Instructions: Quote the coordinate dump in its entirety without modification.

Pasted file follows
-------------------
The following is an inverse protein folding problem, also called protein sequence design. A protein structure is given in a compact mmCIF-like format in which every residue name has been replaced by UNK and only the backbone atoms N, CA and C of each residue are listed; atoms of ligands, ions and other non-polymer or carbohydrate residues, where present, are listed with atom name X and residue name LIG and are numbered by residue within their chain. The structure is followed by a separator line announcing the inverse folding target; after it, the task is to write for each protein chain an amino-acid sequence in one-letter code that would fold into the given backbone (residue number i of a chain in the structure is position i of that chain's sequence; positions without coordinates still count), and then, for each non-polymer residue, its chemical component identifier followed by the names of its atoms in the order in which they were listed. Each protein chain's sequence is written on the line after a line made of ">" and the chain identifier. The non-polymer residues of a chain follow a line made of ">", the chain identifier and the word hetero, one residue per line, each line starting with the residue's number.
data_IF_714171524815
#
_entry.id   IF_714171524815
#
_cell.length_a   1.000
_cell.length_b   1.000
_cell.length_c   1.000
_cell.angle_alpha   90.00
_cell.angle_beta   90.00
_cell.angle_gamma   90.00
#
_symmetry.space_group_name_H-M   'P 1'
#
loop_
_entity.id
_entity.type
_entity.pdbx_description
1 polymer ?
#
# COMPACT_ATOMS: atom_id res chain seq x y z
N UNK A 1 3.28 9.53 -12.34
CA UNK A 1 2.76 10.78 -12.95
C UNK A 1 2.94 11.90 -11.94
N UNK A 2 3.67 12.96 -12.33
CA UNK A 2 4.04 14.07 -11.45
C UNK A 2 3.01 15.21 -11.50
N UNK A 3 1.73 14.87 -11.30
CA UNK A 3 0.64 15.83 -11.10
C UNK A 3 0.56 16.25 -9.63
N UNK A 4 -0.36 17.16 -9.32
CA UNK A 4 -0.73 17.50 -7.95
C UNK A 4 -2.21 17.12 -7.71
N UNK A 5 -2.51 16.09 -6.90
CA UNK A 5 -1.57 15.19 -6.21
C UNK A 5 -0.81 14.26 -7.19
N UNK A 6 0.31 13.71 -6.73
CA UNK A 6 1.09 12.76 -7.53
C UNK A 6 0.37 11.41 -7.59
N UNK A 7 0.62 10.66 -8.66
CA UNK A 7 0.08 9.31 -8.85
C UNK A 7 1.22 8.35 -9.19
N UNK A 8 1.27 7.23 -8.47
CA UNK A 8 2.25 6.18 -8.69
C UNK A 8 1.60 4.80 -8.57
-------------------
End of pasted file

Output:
The following is an inverse protein folding problem, also called protein sequence design. A protein structure is given in a compact mmCIF-like format in which every residue name has been replaced by UNK and only the backbone atoms N, CA and C of each residue are listed; atoms of ligands, ions and other non-polymer or carbohydrate residues, where present, are listed with atom name X and residue name LIG and are numbered by residue within their chain. The structure is followed by a separator line announcing the inverse folding target; after it, the task is to write for each protein chain an amino-acid sequence in one-letter code that would fold into the given backbone (residue number i of a chain in the structure is position i of that chain's sequence; positions without coordinates still count), and then, for each non-polymer residue, its chemical component identifier followed by the names of its atoms in the order in which they were listed. Each protein chain's sequence is written on the line after a line made of ">" and the chain identifier. The non-polymer residues of a chain follow a line made of ">", the chain identifier and the word hetero, one residue per line, each line starting with the residue's number.
data_IF_714171524815
#
_entry.id   IF_714171524815
#
_cell.length_a   1.000
_cell.length_b   1.000
_cell.length_c   1.000
_cell.angle_alpha   90.00
_cell.angle_beta   90.00
_cell.angle_gamma   90.00
#
_symmetry.space_group_name_H-M   'P 1'
#
loop_
_entity.id
_entity.type
_entity.pdbx_description
1 polymer ?
#
# COMPACT_ATOMS: atom_id res chain seq x y z
N UNK A 1 3.28 9.53 -12.34
CA UNK A 1 2.76 10.78 -12.95
C UNK A 1 2.94 11.90 -11.94
N UNK A 2 3.67 12.96 -12.33
CA UNK A 2 4.04 14.07 -11.45
C UNK A 2 3.01 15.21 -11.50
N UNK A 3 1.73 14.87 -11.30
CA UNK A 3 0.64 15.83 -11.10
C UNK A 3 0.56 16.25 -9.63
N UNK A 4 -0.36 17.16 -9.32
CA UNK A 4 -0.73 17.50 -7.95
C UNK A 4 -2.21 17.12 -7.71
N UNK A 5 -2.51 16.09 -6.90
CA UNK A 5 -1.57 15.19 -6.21
C UNK A 5 -0.81 14.26 -7.19
N UNK A 6 0.31 13.71 -6.73
CA UNK A 6 1.09 12.76 -7.53
C UNK A 6 0.37 11.41 -7.59
N UNK A 7 0.62 10.66 -8.66
CA UNK A 7 0.08 9.31 -8.85
C UNK A 7 1.22 8.35 -9.19
N UNK A 8 1.27 7.23 -8.47
CA UNK A 8 2.25 6.18 -8.69
C UNK A 8 1.60 4.80 -8.57